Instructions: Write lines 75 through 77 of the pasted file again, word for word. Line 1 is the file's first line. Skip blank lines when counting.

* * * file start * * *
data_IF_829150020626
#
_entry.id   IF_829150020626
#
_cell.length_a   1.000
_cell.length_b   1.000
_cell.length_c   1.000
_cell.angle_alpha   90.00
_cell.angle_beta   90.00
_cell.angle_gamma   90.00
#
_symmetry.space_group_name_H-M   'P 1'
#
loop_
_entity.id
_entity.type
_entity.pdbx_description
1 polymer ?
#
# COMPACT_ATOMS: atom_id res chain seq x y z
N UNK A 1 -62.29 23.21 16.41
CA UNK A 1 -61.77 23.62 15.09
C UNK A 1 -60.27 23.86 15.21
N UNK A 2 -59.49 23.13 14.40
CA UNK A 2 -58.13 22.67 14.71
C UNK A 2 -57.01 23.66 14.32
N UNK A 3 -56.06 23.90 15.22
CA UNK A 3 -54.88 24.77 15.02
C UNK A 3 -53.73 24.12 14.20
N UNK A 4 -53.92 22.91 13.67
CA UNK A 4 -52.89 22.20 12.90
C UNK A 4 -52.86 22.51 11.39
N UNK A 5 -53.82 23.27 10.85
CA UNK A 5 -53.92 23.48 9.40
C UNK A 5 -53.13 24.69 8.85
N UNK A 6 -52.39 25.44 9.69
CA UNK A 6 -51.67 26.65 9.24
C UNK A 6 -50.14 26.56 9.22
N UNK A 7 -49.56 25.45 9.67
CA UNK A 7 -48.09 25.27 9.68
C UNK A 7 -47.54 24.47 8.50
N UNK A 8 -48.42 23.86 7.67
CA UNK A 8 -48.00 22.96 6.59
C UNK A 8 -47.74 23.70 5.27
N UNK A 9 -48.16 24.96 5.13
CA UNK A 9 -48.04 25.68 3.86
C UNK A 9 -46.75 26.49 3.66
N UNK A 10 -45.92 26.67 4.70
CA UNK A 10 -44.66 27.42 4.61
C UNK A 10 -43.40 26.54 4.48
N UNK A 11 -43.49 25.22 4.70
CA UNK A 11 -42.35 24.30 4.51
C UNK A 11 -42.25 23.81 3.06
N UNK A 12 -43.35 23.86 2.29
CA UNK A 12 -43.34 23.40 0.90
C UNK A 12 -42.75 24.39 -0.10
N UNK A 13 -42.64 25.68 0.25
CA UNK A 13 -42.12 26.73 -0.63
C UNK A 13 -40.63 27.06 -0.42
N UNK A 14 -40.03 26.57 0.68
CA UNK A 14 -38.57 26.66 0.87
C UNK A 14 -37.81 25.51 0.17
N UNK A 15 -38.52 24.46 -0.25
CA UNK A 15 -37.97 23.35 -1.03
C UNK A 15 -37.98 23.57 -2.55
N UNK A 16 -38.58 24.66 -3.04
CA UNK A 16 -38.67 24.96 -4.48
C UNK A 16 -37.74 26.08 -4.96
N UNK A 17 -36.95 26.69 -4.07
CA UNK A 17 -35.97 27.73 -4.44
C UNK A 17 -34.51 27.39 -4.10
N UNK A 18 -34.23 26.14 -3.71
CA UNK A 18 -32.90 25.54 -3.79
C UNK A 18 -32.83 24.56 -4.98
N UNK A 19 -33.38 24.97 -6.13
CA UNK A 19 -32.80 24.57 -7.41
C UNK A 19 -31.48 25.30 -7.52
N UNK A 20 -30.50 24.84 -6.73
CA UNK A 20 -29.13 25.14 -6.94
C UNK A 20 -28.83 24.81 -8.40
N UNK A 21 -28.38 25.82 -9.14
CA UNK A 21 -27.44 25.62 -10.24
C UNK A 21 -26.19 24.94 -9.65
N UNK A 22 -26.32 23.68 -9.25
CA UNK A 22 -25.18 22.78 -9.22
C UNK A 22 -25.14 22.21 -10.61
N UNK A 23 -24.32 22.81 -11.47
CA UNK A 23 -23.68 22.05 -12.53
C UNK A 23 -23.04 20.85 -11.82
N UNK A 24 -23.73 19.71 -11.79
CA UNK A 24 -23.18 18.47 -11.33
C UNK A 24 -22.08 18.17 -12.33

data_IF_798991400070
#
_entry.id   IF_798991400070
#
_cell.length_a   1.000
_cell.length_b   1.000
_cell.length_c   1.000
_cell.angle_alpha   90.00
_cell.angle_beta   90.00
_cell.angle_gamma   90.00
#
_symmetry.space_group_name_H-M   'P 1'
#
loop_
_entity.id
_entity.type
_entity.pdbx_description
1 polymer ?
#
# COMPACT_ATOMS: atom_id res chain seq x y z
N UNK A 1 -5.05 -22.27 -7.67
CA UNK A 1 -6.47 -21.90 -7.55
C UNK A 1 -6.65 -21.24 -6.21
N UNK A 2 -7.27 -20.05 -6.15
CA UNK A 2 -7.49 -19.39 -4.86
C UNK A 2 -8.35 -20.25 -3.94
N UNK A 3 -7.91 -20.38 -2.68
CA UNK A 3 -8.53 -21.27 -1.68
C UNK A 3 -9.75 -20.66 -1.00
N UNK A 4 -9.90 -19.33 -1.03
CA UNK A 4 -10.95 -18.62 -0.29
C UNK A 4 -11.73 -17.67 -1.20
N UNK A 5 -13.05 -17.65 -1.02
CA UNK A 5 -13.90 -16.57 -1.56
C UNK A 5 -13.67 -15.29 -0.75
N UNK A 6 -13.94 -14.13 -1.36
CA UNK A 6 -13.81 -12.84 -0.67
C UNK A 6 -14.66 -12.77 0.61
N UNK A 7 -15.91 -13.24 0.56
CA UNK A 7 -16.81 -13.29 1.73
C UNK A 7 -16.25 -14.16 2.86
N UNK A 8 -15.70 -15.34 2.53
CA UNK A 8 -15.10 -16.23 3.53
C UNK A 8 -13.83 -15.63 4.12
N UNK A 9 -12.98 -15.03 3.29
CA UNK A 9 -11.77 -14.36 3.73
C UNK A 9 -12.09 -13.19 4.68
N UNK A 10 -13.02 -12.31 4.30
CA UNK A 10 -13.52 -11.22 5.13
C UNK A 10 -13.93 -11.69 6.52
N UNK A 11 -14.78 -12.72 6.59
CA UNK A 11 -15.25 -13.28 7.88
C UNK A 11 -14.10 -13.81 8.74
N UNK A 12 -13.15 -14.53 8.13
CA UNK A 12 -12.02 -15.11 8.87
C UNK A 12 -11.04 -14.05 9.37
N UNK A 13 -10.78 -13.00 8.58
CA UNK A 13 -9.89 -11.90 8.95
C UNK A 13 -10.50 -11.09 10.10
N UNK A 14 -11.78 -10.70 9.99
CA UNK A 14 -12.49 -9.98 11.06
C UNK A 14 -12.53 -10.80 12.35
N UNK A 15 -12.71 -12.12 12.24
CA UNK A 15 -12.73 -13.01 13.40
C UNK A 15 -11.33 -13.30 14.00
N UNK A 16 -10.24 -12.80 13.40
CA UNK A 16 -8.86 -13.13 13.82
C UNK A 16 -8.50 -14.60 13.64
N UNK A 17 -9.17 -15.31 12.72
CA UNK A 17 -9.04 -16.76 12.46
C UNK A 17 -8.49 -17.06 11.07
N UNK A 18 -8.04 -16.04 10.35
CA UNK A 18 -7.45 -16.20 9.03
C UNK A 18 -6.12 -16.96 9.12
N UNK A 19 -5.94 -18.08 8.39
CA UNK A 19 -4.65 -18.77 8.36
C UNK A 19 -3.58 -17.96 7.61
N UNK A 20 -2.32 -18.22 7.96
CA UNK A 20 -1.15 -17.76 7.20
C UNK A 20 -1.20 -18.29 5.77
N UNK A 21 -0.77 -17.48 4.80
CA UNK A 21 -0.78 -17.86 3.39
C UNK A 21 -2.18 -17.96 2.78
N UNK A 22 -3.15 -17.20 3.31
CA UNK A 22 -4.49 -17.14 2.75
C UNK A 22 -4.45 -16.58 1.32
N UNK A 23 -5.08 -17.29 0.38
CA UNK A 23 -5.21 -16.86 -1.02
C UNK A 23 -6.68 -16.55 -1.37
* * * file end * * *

N UNK A 19 -33.38 24.97 -6.13
CA UNK A 19 -32.80 24.57 -7.41
C UNK A 19 -31.48 25.30 -7.52